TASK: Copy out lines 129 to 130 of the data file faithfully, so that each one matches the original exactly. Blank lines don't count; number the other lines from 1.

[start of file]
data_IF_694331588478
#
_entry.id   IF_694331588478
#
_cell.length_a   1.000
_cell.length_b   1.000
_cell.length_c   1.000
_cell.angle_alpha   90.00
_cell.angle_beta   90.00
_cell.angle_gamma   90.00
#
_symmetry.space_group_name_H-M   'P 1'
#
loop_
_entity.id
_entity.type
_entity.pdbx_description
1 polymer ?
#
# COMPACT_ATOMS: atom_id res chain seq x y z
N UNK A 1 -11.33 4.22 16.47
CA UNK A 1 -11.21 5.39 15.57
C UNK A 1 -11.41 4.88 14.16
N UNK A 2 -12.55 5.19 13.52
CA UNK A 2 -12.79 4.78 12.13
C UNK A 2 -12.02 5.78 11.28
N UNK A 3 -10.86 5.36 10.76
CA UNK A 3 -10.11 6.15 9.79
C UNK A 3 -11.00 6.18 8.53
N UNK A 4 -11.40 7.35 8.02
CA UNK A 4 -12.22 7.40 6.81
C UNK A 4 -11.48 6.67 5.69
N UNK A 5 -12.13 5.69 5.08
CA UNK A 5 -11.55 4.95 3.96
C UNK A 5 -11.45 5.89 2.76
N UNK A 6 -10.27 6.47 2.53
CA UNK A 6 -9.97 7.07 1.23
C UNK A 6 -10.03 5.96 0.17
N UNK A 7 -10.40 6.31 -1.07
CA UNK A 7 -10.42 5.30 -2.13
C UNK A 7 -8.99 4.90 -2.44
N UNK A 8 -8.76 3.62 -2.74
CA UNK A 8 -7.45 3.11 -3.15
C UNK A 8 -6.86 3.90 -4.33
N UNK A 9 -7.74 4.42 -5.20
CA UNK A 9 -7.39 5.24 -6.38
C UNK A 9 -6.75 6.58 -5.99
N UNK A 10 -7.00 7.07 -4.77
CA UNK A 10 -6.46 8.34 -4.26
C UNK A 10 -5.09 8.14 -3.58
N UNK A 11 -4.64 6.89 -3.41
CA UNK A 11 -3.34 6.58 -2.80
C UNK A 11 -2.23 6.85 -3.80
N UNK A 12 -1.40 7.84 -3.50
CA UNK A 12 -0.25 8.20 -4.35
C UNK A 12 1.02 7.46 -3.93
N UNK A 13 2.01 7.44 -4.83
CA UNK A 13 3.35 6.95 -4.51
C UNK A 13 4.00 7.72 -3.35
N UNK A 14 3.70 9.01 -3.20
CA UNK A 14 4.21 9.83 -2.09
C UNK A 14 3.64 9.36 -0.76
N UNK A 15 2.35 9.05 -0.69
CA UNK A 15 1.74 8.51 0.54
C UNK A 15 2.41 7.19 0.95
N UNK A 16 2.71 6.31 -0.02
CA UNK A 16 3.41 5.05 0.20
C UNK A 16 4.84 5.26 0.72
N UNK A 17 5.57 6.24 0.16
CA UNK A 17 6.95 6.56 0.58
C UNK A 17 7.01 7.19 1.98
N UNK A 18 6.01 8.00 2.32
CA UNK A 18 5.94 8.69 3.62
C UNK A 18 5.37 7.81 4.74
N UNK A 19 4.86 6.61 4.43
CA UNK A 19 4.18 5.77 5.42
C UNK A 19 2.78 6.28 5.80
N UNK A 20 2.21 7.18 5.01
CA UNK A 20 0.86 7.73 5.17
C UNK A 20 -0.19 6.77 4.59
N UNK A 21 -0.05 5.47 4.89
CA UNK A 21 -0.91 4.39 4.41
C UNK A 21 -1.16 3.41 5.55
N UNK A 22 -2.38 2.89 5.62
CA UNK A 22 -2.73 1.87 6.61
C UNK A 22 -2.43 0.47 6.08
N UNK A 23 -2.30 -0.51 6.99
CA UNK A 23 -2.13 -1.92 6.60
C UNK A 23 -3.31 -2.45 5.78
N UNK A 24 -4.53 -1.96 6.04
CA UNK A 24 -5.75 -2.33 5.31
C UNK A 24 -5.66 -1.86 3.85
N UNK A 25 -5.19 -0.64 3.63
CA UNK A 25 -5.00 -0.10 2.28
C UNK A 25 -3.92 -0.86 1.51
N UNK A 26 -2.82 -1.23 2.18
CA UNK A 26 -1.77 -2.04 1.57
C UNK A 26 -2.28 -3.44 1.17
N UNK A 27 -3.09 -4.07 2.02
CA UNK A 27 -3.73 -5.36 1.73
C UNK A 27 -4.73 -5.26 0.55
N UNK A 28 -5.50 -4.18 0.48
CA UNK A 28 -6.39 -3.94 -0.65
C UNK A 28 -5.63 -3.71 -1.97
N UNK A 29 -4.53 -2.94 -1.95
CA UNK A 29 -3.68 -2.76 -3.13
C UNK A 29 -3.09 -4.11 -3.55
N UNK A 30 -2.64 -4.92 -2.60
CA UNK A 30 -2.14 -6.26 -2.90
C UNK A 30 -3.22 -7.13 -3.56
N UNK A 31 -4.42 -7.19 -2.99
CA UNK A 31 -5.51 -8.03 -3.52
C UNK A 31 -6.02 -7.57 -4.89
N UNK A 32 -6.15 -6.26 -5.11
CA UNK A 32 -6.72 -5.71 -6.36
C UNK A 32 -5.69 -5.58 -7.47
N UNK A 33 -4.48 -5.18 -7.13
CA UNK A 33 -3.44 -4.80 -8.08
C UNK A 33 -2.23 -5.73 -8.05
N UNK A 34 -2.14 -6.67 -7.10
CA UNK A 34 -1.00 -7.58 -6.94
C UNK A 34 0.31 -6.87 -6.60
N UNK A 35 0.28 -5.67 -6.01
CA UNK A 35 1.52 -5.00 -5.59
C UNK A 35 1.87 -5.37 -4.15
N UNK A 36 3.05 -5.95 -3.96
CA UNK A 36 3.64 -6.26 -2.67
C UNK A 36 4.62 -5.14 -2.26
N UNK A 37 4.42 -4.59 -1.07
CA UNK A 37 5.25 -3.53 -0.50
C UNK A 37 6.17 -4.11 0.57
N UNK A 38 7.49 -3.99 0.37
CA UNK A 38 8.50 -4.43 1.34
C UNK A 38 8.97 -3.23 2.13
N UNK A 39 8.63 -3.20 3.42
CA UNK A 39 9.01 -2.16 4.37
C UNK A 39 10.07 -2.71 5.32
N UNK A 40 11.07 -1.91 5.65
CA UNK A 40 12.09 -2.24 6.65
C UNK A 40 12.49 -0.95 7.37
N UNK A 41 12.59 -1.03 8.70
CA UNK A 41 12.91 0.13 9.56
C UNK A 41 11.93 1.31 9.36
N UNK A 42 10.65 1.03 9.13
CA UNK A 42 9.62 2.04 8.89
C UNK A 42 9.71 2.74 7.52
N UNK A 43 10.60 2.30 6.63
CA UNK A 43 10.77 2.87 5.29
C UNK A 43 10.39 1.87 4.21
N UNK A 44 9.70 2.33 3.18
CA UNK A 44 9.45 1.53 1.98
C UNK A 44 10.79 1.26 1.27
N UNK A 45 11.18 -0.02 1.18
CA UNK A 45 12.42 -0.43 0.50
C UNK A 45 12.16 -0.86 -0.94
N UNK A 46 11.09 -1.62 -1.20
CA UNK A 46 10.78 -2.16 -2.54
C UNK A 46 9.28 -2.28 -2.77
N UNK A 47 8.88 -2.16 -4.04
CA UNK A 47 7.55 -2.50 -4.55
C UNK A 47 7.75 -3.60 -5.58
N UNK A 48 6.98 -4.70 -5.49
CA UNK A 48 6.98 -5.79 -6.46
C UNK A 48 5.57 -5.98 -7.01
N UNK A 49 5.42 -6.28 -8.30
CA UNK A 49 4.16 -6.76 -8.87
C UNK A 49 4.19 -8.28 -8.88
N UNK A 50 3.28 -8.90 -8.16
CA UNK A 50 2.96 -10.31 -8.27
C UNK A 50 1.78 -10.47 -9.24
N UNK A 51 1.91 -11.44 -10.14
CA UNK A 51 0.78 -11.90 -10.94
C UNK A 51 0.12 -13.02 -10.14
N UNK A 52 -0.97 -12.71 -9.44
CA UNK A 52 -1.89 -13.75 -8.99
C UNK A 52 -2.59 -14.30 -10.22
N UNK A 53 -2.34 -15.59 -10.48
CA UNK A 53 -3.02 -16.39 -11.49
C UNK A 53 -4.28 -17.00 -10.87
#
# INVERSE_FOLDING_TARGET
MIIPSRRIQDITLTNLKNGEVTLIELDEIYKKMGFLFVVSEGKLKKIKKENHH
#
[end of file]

N UNK A 37 4.42 -4.59 -1.07
CA UNK A 37 5.25 -3.53 -0.50